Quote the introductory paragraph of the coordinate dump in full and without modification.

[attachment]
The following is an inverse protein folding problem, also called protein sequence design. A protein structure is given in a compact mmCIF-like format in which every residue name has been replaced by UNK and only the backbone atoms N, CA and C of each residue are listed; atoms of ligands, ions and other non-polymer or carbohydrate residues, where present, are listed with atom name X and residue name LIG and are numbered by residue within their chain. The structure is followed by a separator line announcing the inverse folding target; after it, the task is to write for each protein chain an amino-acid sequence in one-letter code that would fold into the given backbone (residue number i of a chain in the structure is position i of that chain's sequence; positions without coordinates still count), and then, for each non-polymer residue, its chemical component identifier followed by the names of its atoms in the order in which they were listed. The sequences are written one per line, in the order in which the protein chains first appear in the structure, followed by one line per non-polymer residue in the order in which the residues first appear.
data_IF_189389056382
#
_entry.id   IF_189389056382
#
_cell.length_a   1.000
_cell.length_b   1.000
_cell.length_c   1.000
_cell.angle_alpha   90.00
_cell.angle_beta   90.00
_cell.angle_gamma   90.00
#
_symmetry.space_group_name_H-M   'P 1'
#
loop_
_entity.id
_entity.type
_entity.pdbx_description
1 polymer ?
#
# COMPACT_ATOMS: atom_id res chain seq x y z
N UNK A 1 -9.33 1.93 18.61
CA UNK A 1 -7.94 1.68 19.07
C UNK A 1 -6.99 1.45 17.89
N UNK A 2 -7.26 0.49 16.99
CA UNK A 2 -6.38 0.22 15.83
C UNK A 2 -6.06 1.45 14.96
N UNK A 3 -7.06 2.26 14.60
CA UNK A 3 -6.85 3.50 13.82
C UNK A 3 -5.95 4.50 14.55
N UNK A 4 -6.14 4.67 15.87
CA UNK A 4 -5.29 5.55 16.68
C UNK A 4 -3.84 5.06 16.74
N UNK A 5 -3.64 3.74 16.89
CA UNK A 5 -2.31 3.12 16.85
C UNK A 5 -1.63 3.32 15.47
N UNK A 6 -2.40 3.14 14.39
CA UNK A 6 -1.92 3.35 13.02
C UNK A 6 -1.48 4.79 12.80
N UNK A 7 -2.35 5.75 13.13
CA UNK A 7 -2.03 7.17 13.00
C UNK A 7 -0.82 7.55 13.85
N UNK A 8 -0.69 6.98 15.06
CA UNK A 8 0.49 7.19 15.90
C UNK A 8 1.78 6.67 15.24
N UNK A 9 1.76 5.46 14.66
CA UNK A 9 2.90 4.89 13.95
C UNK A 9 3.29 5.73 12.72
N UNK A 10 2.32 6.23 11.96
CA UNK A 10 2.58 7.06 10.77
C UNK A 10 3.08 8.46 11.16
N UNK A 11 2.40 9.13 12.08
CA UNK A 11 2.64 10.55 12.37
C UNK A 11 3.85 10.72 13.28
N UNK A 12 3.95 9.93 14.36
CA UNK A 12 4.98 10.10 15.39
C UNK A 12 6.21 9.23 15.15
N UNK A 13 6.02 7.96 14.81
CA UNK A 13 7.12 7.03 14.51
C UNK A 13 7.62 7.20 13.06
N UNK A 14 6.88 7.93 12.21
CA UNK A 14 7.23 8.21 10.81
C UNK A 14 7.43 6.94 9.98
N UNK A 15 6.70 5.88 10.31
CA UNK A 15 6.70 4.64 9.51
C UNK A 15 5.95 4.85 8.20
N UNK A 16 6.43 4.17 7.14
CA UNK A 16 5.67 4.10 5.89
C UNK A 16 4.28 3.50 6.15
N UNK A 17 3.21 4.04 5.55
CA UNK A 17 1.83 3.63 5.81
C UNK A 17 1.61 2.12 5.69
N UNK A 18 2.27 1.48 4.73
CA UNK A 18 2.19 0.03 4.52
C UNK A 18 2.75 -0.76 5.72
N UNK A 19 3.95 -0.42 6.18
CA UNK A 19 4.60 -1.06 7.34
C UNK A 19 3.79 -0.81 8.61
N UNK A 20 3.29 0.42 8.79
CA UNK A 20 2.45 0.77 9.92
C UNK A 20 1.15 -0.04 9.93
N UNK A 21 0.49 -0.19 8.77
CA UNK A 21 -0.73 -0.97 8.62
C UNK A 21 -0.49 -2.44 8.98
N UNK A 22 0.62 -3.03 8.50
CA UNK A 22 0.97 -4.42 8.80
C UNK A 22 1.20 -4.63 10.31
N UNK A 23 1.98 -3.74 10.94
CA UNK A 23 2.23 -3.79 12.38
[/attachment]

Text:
The following is an inverse protein folding problem, also called protein sequence design. A protein structure is given in a compact mmCIF-like format in which every residue name has been replaced by UNK and only the backbone atoms N, CA and C of each residue are listed; atoms of ligands, ions and other non-polymer or carbohydrate residues, where present, are listed with atom name X and residue name LIG and are numbered by residue within their chain. The structure is followed by a separator line announcing the inverse folding target; after it, the task is to write for each protein chain an amino-acid sequence in one-letter code that would fold into the given backbone (residue number i of a chain in the structure is position i of that chain's sequence; positions without coordinates still count), and then, for each non-polymer residue, its chemical component identifier followed by the names of its atoms in the order in which they were listed. The sequences are written one per line, in the order in which the protein chains first appear in the structure, followed by one line per non-polymer residue in the order in which the residues first appear.